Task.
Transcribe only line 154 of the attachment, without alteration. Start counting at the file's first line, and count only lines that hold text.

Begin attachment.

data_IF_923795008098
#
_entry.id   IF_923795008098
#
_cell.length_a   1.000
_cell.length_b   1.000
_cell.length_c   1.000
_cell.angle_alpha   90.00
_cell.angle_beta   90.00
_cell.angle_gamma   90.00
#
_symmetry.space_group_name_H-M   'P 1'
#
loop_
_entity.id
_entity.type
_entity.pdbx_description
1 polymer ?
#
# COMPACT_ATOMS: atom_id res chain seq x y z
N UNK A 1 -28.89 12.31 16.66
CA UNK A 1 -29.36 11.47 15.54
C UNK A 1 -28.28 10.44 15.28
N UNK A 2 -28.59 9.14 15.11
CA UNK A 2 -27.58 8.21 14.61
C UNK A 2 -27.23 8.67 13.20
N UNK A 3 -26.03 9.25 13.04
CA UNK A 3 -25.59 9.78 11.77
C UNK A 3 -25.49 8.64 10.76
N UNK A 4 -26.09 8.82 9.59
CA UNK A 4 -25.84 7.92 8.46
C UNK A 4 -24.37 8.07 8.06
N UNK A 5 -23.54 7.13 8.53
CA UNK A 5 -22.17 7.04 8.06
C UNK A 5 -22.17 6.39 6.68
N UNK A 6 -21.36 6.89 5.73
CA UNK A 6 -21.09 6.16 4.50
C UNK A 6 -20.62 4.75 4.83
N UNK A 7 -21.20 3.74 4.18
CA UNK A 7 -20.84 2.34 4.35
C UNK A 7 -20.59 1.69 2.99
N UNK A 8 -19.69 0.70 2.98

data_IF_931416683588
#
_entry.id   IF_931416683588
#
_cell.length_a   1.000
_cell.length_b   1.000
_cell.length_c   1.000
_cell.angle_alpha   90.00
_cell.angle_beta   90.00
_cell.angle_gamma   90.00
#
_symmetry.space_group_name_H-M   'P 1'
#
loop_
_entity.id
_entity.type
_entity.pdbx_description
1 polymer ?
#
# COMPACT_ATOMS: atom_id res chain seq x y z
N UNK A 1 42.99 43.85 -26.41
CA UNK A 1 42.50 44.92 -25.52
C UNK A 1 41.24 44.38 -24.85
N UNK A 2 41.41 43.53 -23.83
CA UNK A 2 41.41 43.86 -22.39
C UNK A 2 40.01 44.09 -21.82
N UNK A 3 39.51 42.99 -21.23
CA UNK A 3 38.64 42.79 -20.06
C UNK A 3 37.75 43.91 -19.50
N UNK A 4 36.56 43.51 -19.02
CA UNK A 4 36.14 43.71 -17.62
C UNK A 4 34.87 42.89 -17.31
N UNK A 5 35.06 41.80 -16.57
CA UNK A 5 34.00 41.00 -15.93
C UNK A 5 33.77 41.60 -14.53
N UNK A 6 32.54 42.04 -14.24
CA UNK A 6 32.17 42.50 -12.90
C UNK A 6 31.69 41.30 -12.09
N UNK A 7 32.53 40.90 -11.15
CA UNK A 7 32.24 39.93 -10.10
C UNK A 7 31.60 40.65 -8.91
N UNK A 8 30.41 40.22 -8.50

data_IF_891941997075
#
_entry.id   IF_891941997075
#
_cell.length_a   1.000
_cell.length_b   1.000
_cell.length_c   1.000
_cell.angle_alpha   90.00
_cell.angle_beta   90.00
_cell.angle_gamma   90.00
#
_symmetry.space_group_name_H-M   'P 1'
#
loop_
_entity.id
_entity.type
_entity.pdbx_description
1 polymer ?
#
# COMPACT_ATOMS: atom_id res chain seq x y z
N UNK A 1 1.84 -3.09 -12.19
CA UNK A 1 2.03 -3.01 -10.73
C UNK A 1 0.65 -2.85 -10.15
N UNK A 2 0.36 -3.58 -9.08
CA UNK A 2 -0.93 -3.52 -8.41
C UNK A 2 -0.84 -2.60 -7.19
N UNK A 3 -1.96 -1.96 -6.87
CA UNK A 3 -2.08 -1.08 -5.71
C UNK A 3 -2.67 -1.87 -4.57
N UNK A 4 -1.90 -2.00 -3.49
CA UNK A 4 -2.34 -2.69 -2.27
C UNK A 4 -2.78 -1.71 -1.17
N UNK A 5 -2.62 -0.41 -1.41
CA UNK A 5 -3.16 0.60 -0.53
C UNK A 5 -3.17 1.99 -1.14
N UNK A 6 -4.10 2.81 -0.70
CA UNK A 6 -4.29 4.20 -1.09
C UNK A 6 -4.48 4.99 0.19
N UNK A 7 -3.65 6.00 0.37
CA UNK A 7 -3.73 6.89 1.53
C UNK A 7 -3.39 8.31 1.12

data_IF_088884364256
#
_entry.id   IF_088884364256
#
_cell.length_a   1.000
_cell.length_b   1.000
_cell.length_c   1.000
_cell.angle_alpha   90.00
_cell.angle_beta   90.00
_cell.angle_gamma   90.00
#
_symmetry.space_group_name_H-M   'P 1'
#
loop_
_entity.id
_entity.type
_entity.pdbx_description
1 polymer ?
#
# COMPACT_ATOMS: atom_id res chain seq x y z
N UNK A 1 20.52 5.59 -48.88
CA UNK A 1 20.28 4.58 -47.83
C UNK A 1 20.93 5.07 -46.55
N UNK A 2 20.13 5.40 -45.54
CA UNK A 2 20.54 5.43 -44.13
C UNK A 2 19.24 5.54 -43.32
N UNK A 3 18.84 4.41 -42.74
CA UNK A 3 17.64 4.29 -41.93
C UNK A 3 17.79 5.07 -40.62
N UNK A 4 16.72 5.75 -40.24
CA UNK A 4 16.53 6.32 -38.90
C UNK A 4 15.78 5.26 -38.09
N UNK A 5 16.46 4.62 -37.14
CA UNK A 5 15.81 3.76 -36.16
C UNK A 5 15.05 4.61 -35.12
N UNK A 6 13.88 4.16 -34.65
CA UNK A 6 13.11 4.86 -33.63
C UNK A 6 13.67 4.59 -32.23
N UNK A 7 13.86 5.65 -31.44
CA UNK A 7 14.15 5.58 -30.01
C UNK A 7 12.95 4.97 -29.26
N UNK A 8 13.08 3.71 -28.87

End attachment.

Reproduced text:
C UNK A 3 17.79 5.07 -40.62